A week ago, I introduced Black Friday Parking, an effort by StrongTowns to document an error within many municipal parking codes.
As StrongTowns notes, many parking codes set minimum parking requirements to ensure that all shoppers on the busiest shopping day of the year can find a parking space. (I have a philosophical difficulty with that standard, noting, as I did in my earlier post, that it implicitly gives priority to the last arriving shopper on a single day of the year over the daily needs of transit riders who must tromp across expanses of largely vacant asphalt on every day of the year. But that’s a topic for another post.)
The StrongTowns folks, although they may agree with my philosophical point, make a different argument. They contend the busiest day standard isn’t set correctly. They observe that, even on the day that many consider the single busiest day, Black Friday, many lots are far less than full.
To add strength to their observation, they ask StrongTowns members and friends to take parking lot photos on Black Friday and to post them to Twitter with the tag #BlackFridayParking. I suggest looking through the postings. They give insight to the uncertain function of parking standards.
Although I think that the StrongTowns’ argument is valid, my personal Black Friday Parking experience was anticlimactic. Because of family obligations, I couldn’t set aside much time to sightsee in parking lots. But, in the middle of the afternoon, I found a couple of free minutes to drop by one of the older malls in the northern California town of Chico. I expected to find what others were reporting, a parking lot that was barely half full.
That’s not what I found. The lot I visited was functioning much as the code intended, not quite full, but darned closed. With only a handful of open spaces in the furthest rows, I’m guessing that the lot was at 95 percent capacity.
I can still make the argument that a correctly-sized lot would have been completely full with many folks deferring their shopping to another day, but within the intent of many zoning codes, the mall parking lot was working well. (When time permits, I’ll use aerial mapping to count the parking places versus the mall retail space to calculate the apparent ratio for comparison with typical zoning code ratios.)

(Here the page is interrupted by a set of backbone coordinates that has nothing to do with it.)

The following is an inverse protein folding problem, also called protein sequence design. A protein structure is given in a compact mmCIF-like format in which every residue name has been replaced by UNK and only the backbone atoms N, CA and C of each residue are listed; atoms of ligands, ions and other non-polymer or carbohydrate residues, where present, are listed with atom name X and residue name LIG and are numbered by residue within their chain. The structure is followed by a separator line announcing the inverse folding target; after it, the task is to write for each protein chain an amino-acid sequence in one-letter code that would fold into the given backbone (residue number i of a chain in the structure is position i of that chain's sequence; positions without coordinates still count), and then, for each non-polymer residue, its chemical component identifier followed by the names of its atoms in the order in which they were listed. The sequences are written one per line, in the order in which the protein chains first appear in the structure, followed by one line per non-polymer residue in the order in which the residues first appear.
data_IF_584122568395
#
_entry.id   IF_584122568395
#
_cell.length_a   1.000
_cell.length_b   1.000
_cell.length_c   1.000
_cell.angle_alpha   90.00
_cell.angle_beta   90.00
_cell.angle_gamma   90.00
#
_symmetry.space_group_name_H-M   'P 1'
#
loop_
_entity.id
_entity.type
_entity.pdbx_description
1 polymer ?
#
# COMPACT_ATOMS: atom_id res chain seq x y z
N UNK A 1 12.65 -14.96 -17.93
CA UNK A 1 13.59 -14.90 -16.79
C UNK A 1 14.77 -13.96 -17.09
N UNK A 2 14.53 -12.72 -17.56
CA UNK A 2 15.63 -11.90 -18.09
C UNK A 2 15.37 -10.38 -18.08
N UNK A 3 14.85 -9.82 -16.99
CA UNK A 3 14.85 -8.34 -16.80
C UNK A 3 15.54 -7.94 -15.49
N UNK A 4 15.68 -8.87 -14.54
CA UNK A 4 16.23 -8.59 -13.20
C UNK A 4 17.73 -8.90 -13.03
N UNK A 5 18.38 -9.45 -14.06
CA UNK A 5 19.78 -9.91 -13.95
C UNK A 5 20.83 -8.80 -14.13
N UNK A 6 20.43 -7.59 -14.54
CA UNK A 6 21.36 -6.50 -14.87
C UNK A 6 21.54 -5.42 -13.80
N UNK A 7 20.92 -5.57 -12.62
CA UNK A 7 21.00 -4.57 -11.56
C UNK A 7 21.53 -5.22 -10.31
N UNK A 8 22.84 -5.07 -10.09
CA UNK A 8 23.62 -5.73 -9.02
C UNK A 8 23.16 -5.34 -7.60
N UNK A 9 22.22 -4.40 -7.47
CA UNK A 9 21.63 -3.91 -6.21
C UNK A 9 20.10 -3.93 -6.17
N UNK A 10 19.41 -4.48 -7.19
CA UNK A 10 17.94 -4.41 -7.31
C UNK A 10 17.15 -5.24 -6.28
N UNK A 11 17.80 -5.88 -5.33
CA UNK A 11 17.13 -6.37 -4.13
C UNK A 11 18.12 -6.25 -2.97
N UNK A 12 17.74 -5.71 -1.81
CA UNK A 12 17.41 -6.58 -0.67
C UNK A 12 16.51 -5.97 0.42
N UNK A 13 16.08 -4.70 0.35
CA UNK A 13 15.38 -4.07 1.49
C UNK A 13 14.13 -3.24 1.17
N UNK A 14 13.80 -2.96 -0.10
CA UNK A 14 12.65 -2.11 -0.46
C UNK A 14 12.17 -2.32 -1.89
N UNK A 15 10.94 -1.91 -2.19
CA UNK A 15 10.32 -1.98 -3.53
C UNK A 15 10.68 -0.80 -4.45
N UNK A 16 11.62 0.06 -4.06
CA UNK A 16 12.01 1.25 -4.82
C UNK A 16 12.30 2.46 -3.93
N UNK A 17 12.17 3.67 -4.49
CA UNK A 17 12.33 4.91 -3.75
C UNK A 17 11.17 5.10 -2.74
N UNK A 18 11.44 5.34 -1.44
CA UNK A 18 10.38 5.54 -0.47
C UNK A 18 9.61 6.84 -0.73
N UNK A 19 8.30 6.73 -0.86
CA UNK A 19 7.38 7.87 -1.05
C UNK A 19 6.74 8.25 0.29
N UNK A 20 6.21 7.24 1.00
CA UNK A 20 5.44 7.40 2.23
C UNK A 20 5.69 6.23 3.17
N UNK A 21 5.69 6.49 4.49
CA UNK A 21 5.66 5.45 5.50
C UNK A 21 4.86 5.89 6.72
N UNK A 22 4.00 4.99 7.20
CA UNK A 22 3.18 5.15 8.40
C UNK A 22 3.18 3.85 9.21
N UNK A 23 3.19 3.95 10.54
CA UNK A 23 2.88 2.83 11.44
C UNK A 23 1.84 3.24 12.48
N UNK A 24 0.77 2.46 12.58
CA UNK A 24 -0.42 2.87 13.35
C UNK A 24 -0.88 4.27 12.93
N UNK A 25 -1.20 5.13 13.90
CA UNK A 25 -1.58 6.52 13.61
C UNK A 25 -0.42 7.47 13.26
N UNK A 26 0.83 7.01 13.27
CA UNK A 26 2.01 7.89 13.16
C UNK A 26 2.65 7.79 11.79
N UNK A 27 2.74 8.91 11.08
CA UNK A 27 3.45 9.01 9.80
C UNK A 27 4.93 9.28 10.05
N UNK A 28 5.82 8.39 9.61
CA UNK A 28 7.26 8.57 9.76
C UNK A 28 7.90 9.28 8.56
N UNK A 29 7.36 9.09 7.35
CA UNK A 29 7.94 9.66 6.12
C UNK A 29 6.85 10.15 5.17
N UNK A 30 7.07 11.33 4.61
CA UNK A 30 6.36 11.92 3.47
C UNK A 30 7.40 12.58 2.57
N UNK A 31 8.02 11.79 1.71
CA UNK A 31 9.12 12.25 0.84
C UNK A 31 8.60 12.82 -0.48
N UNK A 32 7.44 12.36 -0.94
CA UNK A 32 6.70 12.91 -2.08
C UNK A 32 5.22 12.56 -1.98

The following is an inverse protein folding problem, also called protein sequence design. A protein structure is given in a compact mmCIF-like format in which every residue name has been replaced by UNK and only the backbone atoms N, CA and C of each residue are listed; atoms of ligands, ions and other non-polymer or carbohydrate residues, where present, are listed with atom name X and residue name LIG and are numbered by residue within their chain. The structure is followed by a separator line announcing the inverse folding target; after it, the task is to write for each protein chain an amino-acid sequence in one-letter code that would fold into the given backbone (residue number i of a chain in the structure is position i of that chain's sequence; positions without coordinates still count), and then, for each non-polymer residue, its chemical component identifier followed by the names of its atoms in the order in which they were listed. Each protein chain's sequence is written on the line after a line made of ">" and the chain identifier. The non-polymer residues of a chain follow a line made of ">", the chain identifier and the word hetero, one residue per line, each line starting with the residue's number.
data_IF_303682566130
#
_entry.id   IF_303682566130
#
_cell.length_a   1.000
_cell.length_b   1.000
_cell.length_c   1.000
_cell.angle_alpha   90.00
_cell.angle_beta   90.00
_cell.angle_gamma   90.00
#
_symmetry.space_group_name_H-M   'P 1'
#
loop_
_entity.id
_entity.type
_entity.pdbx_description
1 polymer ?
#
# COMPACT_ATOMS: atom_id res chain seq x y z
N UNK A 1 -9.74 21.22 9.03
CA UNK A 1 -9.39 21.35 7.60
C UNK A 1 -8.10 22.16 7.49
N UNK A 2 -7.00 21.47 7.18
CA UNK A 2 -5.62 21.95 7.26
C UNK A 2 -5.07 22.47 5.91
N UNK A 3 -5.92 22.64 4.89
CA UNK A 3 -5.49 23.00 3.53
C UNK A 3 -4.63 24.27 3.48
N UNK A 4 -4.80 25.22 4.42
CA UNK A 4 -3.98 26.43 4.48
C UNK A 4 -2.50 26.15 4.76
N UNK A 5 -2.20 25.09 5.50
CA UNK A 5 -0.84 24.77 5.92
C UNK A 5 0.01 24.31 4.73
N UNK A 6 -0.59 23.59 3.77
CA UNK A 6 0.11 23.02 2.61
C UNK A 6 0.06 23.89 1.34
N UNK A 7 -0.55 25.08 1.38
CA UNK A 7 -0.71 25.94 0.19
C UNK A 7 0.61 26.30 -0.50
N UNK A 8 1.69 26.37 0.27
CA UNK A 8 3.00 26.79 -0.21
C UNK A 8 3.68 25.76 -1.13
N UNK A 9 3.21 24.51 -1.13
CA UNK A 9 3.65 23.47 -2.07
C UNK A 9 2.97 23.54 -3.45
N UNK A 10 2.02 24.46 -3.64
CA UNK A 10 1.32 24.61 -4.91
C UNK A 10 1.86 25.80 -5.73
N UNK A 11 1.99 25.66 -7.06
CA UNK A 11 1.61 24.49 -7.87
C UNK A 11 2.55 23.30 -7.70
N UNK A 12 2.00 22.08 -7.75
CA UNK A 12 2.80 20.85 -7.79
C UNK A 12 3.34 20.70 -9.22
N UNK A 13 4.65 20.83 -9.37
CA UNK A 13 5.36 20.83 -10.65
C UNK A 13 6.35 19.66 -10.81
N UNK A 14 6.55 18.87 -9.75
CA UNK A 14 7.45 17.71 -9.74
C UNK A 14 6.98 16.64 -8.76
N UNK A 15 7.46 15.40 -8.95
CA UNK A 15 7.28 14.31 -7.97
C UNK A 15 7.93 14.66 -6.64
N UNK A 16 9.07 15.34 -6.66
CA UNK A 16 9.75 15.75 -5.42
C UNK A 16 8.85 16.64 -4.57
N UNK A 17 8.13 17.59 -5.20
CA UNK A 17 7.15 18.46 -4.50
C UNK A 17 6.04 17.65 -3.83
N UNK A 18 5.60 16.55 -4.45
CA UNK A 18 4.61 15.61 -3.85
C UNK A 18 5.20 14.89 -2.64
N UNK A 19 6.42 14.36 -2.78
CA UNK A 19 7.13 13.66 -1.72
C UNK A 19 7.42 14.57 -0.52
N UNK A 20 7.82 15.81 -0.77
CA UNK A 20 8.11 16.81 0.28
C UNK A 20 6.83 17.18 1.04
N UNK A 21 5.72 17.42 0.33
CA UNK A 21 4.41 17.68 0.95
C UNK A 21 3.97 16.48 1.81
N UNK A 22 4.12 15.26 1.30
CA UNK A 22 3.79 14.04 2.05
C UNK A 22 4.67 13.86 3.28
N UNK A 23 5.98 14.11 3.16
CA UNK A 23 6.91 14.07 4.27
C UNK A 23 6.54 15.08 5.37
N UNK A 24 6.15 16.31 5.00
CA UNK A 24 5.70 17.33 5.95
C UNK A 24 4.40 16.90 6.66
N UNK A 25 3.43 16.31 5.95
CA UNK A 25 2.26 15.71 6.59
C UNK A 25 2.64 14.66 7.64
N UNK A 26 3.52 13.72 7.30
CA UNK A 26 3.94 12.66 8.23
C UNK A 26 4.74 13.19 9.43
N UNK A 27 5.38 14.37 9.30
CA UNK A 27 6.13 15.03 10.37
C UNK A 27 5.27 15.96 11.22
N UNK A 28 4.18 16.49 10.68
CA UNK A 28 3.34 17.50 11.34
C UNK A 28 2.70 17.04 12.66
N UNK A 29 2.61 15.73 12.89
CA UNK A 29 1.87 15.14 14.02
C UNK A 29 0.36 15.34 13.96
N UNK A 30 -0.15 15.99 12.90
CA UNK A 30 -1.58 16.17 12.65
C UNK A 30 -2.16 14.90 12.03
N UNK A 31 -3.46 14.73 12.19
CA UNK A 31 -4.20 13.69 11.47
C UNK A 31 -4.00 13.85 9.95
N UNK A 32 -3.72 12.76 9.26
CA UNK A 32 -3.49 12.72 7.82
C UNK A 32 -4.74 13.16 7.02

Although my Friday experience didn’t buttress the StrongTowns argument, I had a different parking-related experience over the holiday weekend that was insightful in its own way.
With the drive from the North Bay to Chico scheduled for the day after, my wife and I planned a modest Thanksgiving Day dinner, but there was still shopping to be done. With the awareness that before-Thanksgiving grocery store crowds would likely rival the post-Thanksgiving gift shopping crowds, we planned an early outing.
The plan was mostly successful. We returned with groceries in the mid-morning after jostling with only moderate crowds. Then my wife realized that she’d forgotten the horseradish. So I found myself heading back into the teeth of the mobs. I visited a small grocery store near our home with a one-item list just as the last-minute grocery shopping crowds descended.
It’s a fine little store, nicely meeting the needs of its part of town. It’s perhaps a third the size of a modern full-service grocery store, with a parking lot that is probably less than a sixth the size.
Most days, parking is available, although it can sometimes be close. But on the day before Thanksgiving, the lot was in full failure mode. Cars were circling in hopes of spaces opening and other cars were blocking the adjoining streets, awaiting a chance to join the circling cars.